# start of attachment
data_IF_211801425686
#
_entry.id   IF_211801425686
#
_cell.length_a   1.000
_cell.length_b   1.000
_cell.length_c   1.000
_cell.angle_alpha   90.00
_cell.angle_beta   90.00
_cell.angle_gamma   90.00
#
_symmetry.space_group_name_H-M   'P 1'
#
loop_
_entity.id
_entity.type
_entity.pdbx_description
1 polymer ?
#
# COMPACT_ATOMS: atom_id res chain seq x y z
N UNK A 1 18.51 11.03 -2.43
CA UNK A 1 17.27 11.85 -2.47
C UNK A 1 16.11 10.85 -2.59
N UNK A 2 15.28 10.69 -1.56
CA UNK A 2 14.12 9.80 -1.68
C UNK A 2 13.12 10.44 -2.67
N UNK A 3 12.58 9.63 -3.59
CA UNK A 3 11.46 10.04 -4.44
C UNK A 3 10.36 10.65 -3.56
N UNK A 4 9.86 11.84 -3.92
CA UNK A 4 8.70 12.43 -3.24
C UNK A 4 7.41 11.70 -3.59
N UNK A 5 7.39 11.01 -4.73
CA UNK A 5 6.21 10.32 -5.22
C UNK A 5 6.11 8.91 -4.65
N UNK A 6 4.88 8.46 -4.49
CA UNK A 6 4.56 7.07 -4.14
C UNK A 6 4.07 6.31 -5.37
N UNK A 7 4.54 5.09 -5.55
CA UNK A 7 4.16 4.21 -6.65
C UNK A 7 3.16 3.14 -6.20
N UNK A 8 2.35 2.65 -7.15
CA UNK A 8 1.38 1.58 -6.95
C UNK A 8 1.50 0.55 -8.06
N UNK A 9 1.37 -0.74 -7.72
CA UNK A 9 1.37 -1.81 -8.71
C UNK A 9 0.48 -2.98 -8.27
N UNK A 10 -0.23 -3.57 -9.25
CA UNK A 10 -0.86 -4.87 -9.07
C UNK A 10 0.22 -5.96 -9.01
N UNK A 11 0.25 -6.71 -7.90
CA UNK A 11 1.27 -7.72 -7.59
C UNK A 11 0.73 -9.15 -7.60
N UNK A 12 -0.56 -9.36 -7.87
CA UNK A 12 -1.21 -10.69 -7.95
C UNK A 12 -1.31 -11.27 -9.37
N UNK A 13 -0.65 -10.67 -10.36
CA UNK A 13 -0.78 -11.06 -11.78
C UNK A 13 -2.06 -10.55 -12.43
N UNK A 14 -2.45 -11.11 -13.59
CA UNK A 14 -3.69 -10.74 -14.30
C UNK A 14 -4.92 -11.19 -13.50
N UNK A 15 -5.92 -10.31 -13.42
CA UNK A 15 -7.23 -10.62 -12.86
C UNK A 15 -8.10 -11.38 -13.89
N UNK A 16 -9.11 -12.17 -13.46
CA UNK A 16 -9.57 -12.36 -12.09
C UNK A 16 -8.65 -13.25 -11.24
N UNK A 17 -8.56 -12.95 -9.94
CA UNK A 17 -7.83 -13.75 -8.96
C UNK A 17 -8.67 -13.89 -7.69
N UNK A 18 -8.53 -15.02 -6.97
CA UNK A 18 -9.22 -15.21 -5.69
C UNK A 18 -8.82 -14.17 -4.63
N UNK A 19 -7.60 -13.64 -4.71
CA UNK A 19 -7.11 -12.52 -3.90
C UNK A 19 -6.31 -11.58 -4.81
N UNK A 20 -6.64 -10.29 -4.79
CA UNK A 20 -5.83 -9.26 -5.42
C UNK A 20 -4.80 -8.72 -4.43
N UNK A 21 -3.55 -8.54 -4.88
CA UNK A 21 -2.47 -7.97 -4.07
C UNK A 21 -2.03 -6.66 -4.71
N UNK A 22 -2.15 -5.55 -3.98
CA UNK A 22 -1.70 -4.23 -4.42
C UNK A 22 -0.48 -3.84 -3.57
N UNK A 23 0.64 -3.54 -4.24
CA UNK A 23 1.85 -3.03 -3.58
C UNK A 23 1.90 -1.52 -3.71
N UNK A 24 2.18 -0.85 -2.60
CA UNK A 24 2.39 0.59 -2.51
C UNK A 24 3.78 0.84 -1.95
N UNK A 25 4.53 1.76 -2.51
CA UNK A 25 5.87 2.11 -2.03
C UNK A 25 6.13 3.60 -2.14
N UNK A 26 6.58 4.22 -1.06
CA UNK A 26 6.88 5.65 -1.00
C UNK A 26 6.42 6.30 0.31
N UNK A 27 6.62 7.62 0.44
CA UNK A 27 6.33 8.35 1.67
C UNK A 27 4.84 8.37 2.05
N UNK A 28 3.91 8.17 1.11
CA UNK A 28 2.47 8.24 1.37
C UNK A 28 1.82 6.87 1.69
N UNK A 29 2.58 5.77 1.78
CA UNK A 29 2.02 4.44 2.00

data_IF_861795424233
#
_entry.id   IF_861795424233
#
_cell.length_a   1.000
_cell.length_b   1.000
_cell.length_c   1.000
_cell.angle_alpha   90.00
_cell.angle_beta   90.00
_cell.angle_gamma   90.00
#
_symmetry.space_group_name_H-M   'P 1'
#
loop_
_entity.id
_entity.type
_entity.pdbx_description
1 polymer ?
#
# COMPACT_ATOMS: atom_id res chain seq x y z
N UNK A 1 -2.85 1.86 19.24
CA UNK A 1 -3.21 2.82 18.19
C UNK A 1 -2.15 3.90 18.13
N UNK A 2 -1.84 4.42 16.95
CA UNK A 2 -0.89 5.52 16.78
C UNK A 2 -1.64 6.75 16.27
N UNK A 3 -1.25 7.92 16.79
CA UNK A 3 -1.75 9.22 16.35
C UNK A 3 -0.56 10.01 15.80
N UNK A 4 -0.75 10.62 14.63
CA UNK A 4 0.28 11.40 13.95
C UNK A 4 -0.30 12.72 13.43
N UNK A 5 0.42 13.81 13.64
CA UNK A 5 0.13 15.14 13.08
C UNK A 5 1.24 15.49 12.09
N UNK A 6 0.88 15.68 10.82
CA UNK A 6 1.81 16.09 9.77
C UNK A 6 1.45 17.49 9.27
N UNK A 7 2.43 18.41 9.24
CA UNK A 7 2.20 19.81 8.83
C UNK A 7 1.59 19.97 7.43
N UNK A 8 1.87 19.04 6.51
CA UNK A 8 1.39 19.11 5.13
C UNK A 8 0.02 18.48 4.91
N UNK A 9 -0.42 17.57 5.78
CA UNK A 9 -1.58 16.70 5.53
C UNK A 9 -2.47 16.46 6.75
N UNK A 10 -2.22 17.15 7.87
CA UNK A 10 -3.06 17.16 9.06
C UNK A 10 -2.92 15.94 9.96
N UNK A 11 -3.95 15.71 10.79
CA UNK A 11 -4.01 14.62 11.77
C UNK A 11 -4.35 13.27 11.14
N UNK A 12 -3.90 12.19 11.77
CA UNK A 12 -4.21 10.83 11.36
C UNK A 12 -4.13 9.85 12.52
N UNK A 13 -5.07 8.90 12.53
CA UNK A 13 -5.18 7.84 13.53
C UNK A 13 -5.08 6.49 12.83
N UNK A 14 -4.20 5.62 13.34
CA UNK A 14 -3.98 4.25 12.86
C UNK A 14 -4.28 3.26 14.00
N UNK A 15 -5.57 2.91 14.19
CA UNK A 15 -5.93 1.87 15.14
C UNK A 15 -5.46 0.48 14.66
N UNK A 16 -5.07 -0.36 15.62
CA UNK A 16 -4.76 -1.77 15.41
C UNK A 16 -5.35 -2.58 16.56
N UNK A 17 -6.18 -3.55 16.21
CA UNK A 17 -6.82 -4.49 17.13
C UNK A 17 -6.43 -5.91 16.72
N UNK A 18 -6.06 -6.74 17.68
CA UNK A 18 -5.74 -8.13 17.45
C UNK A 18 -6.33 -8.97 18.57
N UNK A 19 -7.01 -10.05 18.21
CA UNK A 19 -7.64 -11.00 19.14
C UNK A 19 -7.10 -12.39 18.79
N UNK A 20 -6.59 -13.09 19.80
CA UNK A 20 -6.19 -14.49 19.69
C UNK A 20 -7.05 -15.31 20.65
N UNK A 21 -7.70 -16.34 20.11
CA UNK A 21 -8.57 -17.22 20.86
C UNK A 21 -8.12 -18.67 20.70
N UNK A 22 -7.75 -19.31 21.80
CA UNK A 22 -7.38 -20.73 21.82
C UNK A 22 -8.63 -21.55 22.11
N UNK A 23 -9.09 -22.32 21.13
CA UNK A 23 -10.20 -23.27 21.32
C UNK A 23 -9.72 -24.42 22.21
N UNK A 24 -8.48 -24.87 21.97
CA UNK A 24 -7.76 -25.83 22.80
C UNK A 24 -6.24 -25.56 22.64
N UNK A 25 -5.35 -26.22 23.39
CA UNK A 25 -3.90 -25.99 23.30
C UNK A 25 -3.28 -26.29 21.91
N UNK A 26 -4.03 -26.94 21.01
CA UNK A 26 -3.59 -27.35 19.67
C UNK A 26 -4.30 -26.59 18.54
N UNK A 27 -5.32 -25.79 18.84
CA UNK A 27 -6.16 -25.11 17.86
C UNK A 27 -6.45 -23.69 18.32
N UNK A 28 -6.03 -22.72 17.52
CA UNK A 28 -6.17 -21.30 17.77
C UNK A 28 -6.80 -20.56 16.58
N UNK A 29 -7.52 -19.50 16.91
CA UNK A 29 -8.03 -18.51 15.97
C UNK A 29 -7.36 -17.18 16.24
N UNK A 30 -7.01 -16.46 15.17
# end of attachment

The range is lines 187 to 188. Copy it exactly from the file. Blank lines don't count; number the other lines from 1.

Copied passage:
N UNK A 21 -7.70 -16.34 20.11
CA UNK A 21 -8.57 -17.22 20.86